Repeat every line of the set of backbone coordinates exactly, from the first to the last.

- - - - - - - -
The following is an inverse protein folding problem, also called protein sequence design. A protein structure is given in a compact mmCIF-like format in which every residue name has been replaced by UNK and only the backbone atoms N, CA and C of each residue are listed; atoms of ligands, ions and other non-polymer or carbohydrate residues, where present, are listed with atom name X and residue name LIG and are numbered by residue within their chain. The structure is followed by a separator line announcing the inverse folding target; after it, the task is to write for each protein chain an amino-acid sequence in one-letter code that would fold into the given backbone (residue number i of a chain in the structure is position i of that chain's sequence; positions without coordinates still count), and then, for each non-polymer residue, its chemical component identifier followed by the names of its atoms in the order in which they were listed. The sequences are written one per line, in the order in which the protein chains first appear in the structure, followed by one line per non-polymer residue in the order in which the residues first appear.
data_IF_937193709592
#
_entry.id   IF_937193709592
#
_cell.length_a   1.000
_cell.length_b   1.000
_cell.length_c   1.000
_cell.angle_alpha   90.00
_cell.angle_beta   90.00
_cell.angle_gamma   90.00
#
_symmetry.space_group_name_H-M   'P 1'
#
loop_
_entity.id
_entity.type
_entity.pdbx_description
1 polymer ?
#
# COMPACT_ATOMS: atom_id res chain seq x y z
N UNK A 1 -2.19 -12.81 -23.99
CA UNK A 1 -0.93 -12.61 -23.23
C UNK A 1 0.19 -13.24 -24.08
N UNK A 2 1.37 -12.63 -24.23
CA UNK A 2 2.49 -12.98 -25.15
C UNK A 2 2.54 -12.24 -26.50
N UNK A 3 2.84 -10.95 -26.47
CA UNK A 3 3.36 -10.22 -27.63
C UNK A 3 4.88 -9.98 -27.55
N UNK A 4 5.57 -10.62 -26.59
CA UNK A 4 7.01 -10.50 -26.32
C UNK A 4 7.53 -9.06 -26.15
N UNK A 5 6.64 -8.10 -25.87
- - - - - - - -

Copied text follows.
The following is an inverse protein folding problem, also called protein sequence design. A protein structure is given in a compact mmCIF-like format in which every residue name has been replaced by UNK and only the backbone atoms N, CA and C of each residue are listed; atoms of ligands, ions and other non-polymer or carbohydrate residues, where present, are listed with atom name X and residue name LIG and are numbered by residue within their chain. The structure is followed by a separator line announcing the inverse folding target; after it, the task is to write for each protein chain an amino-acid sequence in one-letter code that would fold into the given backbone (residue number i of a chain in the structure is position i of that chain's sequence; positions without coordinates still count), and then, for each non-polymer residue, its chemical component identifier followed by the names of its atoms in the order in which they were listed. The sequences are written one per line, in the order in which the protein chains first appear in the structure, followed by one line per non-polymer residue in the order in which the residues first appear.
data_IF_937193709592
#
_entry.id   IF_937193709592
#
_cell.length_a   1.000
_cell.length_b   1.000
_cell.length_c   1.000
_cell.angle_alpha   90.00
_cell.angle_beta   90.00
_cell.angle_gamma   90.00
#
_symmetry.space_group_name_H-M   'P 1'
#
loop_
_entity.id
_entity.type
_entity.pdbx_description
1 polymer ?
#
# COMPACT_ATOMS: atom_id res chain seq x y z
N UNK A 1 -2.19 -12.81 -23.99
CA UNK A 1 -0.93 -12.61 -23.23
C UNK A 1 0.19 -13.24 -24.08
N UNK A 2 1.37 -12.63 -24.23
CA UNK A 2 2.49 -12.98 -25.15
C UNK A 2 2.54 -12.24 -26.50
N UNK A 3 2.84 -10.95 -26.47
CA UNK A 3 3.36 -10.22 -27.63
C UNK A 3 4.88 -9.98 -27.55
N UNK A 4 5.57 -10.62 -26.59
CA UNK A 4 7.01 -10.50 -26.32
C UNK A 4 7.53 -9.06 -26.15
N UNK A 5 6.64 -8.10 -25.87